UPSC MAINS SOCIOLOGY SYLLABUS
Paper 2 – Chapter 10 -Social Change in Modern Society:
- Sociological theories of social change.
- Development and dependency.
- Agents of social change.
- Education and social change.
- Science, technology and social change.
Time poverty refers to the subjective chronic experience of having too many things to do and not enough time to do them in. While this can affect everyone, both rich and poor, time poverty is mostly associated with people living in poverty who often engage in long hours of low-paid or unpaid work which deprives them of many opportunities and deteriorates their health. Furthermore, women are more susceptible to time poverty than men due to the heavy and disproportionate responsibilities that relate to caregiving (e.g., childcare) and domestic activities (e.g., cooking, cleaning).
SIGNIFICANCE OF TIME POVERTY IN SOCIOLOGY
Time poverty creates stress and can harm mental and physical health as affected individuals have little time for self or medical care. Time poverty prevents women from pursuing educational opportunities, developing skills and capabilities, and earning a decent income. At an organization level, employees who feel time-poor are usually less happy, less productive, and more stressed. People affected by time poverty exercise less, eat fattier foods, and have a higher incidence of heart disease.
On a global level, girls between the ages of 10 and 14 spend 50% more time helping around the house than boys of the same age.
In rural Guinea, for example, women devote an average of 25.6 hours per week to domestic work compared to men’s 7.2 hours while in Guatemala, women spend 3.3 hours per day doing unpaid work compared to men’s 0.9 hours.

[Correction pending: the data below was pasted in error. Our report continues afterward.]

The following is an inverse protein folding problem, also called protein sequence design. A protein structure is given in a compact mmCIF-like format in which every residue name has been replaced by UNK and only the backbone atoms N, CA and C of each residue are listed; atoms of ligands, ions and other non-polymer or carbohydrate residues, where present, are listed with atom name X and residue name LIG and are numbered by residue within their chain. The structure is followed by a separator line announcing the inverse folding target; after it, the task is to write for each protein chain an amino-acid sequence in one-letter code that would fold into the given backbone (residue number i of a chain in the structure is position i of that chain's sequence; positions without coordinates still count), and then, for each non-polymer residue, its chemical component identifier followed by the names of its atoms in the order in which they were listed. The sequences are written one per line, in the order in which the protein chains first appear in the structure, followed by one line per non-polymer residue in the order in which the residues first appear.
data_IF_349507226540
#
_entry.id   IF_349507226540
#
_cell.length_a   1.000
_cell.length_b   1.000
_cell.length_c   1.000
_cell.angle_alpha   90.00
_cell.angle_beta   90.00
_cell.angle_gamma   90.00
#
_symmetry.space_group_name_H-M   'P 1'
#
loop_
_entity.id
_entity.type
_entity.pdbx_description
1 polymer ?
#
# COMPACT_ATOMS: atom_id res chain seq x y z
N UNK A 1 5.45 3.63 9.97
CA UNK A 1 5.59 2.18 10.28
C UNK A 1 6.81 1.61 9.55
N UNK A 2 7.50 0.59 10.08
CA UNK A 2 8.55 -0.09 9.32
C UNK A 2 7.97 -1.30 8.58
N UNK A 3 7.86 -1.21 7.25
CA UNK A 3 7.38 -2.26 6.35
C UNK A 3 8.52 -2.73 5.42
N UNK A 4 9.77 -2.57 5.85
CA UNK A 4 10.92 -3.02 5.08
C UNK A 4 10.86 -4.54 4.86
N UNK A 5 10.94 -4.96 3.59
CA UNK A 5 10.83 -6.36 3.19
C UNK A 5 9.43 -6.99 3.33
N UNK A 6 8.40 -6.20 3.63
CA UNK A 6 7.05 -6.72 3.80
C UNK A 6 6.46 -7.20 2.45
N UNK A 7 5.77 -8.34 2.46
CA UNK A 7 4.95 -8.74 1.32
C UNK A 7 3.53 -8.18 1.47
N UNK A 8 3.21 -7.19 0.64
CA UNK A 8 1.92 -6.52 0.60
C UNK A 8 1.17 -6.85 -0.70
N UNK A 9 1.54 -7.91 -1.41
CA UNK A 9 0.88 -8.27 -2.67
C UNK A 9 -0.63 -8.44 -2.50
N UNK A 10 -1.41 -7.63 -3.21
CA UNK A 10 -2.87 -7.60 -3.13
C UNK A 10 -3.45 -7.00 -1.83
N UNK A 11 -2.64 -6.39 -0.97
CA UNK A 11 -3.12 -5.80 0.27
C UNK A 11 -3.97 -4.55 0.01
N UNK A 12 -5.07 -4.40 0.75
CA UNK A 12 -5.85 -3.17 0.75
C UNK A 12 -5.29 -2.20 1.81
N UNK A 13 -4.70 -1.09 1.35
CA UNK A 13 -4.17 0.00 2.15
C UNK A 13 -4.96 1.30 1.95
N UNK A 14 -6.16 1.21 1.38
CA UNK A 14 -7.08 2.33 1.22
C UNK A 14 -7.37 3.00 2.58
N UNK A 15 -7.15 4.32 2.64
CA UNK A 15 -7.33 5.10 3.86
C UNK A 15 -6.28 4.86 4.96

Every day, an average Indian female spends 5 hours per day in unpaid domestic work, compared to 1.5 hours by a male (NSS Time Use in India, 2019).
TIME POVERTY THROUGH GENDER LENS
Women are subjected to ‘dual burdens’ of household work and work performed for income-generating activities. Household work is unpaid and unrecognized and is classified as ‘unproductive work’ and no equation calculates its direct or indirect value to the economic system. Women face time deficiency for meeting their personal requirements and it is termed as ‘time poverty’ in a simpler way and is often linked to the ‘crises of care’.
Oxfam’s India Inequality Report 2020 highlighted that societal norms in rural areas do not allow women to ask men to share the burden of housework. In an article on time poverty, it is argued that “most people who are time-poor are also income-poor” and they do not have the individual choice to choose their time demands.
4Rs STRATEGY TO TACKLE TIME POVERTY
Redefine: Redefining the roles that women perform. It will require bringing a behavioral change in the men and community towards perceiving women’s roles and responsibilities and also transforming the social structures that are gender-biased.
Redesign: Redesigning the policies and frameworks that aim for gender equality. Also redesigning surveys that are well equipped to capture time poverty in women’s daily life.
Remunerate: Remunerating equally by bridging the wage gap so that women are encouraged to take part in economic activities.
Resource: Creation and access to basic infrastructure facilities and services in rural areas that can reduce women’s time in completing their day-to-day activities (collecting firewood, fetching water from a distant source, etc.). Advocating for Gender responsive care policies, puts the state at the centre of care provisioning, giving it the responsibility for framing policies that recognise and represent women and their needs in decision making arenas.
Restrictive gender norms limit women’s access to paid employment, resources, and control over how resources (including their own time) are used. Time poverty is a human rights issue that must be addressed in order to fulfill the Sustainable Development Goals and empower women and girls everywhere to achieve their full human potential, with lasting benefits for their families, communities and nations.